Harry Allen is an American industrial and interior designer. In 1993, he founded Harry Allen Design, located in New York City’s East Village. Allen has designed furniture, lighting, products and interiors for a variety of international clients. Notable designs include the interior of the design store Moss, the Reality line for Areaware, including the Bank in the Form of a Pig and the bottle for Marc Jacob’s Bang perfume. His work is in the permanent collection of the Museum of Modern Art, the Brooklyn Museum of Art and the Philadelphia Museum of Art.
BELLEVUE NYC Cotton Blanket by Harry Allen X ZigZagZurich
The Bellevue blanket is made from a pattern that is one in a series that Harry Allen appropriated from the buildings of New York City. Most architecture has an internal geometry. The image on the Bellevue blanket was taken at 23rd St and the FDR Drive. It borrows the windows and vents from a building that is part of Bellevue Hospital.
After photographing the buildings, Allen isolates and abstracts features and then creates a repeat from these elements. The designer tries to do as little manipulation as possible, but of course images are not always perfect and patterns need to repeat precisely, so he adjustes them accordingly.
Because they start from photographs, these patterns come laden with information. Bellevue, for instance, is the oldest hospital in the USA, and ‘The Cube,’ as this building is known, was completed in 1974. The building was designed by Pomerance & Breines in association with Katz, Waisman, Weber, Strauss, and Joseph Blumenkranz.
"When I took the image of the building I was only after the texture. I love the varied architectural landscape of New York and the Brutalist façade of the Bellevue Cube, with its coffered windows, caught my eye. However, it has not always been so admired. Despite the critics, I love the pattern it yeiled for this blanket. Cement translated into woven cotton. It speaks of sunlight and pure geometry. It also speaks of all the lives that have passed through the rooms. Most of my NYC building patterns honor the people behind the windows, and that brings my thoughts poetically back to this warm woven blanket, and the comfort it may provide." - Harry Allen
Who are you?
Where do you live?
New York City and Bedford, NY.
What do you do?
I am an Industrial Designer although I have much experience designing interiors and providing creative direction.
Who & what inspires you?
Right now I am fascinated by craft and making. Of course I studied design and love art, but a recent residency at the Haystack Mountain School of craft got me back in touch with my craft roots. I was an avid potter in High School. The craft landscape in the USA was very different then; now it feels very optimistic.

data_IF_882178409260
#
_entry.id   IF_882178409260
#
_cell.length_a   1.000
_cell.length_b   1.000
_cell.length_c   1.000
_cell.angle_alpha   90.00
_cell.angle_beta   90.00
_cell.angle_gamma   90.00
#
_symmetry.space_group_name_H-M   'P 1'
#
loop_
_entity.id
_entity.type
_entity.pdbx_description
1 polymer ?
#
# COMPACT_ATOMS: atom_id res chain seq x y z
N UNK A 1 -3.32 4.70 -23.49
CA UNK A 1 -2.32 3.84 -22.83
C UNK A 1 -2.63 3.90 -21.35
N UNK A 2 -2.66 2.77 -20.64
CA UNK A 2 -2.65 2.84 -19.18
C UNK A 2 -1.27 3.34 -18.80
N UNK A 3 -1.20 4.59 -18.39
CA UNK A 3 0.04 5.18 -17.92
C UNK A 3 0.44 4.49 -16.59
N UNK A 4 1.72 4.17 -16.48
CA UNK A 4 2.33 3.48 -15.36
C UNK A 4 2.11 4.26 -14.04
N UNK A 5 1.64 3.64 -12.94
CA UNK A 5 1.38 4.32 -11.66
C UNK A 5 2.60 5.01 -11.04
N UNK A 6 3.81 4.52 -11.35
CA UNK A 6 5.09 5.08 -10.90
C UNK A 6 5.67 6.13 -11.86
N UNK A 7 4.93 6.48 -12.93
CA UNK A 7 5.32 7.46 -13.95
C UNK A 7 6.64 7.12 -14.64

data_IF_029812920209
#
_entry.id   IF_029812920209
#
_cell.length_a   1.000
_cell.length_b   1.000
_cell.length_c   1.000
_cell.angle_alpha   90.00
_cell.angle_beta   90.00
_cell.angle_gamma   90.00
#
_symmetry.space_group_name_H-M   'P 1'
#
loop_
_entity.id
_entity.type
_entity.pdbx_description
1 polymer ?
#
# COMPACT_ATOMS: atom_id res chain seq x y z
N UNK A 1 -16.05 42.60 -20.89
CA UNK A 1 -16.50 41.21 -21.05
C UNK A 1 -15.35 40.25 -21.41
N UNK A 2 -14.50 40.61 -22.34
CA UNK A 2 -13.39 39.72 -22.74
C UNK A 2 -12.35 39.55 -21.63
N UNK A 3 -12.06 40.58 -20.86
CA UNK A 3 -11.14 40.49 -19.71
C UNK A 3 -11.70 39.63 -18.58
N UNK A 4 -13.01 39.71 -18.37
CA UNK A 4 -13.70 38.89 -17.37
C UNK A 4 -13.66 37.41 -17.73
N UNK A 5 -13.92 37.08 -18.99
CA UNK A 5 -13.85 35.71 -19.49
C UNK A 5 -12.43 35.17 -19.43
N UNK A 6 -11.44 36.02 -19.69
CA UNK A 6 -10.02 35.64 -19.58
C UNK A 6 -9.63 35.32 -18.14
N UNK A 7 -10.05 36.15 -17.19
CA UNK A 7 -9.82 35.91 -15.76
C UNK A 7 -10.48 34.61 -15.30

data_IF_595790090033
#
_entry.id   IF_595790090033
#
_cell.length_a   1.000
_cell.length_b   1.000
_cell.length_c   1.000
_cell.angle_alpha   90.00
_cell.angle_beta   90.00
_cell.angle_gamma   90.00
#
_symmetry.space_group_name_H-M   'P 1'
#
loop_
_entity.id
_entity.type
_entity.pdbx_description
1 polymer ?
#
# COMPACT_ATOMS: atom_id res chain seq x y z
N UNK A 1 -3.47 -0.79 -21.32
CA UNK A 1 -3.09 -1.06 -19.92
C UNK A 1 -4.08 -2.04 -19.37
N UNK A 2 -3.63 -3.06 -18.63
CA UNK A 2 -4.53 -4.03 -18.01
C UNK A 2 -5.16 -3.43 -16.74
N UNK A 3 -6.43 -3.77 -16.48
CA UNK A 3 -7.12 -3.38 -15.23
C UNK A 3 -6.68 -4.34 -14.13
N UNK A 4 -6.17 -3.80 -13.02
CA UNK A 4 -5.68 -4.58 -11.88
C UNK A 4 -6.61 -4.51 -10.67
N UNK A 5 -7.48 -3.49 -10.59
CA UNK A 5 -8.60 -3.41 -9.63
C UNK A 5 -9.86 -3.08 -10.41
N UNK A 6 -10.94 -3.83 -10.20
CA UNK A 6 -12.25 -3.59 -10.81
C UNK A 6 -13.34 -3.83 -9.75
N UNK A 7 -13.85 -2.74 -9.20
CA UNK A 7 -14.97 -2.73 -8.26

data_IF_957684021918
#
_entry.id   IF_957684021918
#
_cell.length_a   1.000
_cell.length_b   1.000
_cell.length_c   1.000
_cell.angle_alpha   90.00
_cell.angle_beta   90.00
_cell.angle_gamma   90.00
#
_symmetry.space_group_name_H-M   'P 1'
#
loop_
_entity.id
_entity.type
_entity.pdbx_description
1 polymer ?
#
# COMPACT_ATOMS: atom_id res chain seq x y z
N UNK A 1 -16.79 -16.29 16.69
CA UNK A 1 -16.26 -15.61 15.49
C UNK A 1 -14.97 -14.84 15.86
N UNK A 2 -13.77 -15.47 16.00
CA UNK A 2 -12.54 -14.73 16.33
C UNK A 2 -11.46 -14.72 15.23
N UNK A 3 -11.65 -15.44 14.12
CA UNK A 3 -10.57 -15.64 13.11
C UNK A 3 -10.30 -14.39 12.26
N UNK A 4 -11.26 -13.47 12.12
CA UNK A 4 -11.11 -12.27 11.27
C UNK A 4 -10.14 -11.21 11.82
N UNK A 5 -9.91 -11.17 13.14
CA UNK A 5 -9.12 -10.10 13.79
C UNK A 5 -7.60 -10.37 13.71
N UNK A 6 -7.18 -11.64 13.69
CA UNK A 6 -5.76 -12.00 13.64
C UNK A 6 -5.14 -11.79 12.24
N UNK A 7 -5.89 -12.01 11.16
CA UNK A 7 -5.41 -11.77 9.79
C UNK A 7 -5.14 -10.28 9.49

What doesn’t inspire you?
What projects have you been recently working on?
In addition to my designs for ZigZag, I have been working on a line of mass-produced beverage containers. I am a bit of a chameleon, but I really love the promise of industrial design and mass-production; it is so democratic, allowing everyone access to great design.
What projects in your lifetime have the most significance in both of your work?
I love all of my babies, but some of my greatest hits are:
1) The design for the Moss Store, sadly gone, in Soho NY. It was my first independent interior and my systematic cases paired with Murray Moss’s vision made for an amazing retail experience.
2) My ‘Kila’ Lamp for Ikea was my first really mass-market product.
3) The ‘Bank in the Form of a Pig’ made by Areaware, has become an icon.
4) The ‘Bang’ fragrance bottle I designed for Marc Jacobs took my REALITY aesthetic to the masses.
5) I have a special place in my heart for ‘Shed,’ a cedar closet I designed for MatterMade. It like this project takes an architectural element and brings it intop the home.
Where is design & art heading?
I keep hoping that the whole system will break down. That cities will become less important, that we will start manufacturing locally again, and that small pockets of design will spring up with unique perspectives.
What’s wrong with design?
Not enough consumers.
Who do you think are the most influential artists & designers in recent years?
I am usually most influenced by art and design shows I see. I loved the Ettore Sottsass and Come des Garcons shows at the Met last summer, and more recently the David Hockney show, also at the Met, fed my brain.
What artists and designers have inspired you in your lifetime?
I was weaned the work of all of the great 20th century modernists and minimalists. I love Donald Judd and Sol Lewitt and all the great modernists. But that is all past and really I am inspired by whatever is in front of me. I am currently fascinated by the work of the potter, Legardo Tackett, and the last piece of art I bought was by a young textile artist named Samantha Bitman.
What would be your best destination in the world?
Anywhere for snowboarding. I would like to ride horses in Mongolia. Colombia is probably my next big trip. Antarctica before it all melts.
Stuck on a desert island, three things that you couldn’t be without?
Food, fresh water, and my husband, John.
What is your favourite colour & why?
I definitely do not have a favorite color. I love all colors in different contexts. I am always surprised that people have favorite colors – how does that happen? It feels so arbitrary to me. I mean maybe if you have a certain skin tone you might like the way a color looks next to your skin. But they are all good in the right context. That said, I love Pantone 185 Red, sky blue, dark grey, and leafy green.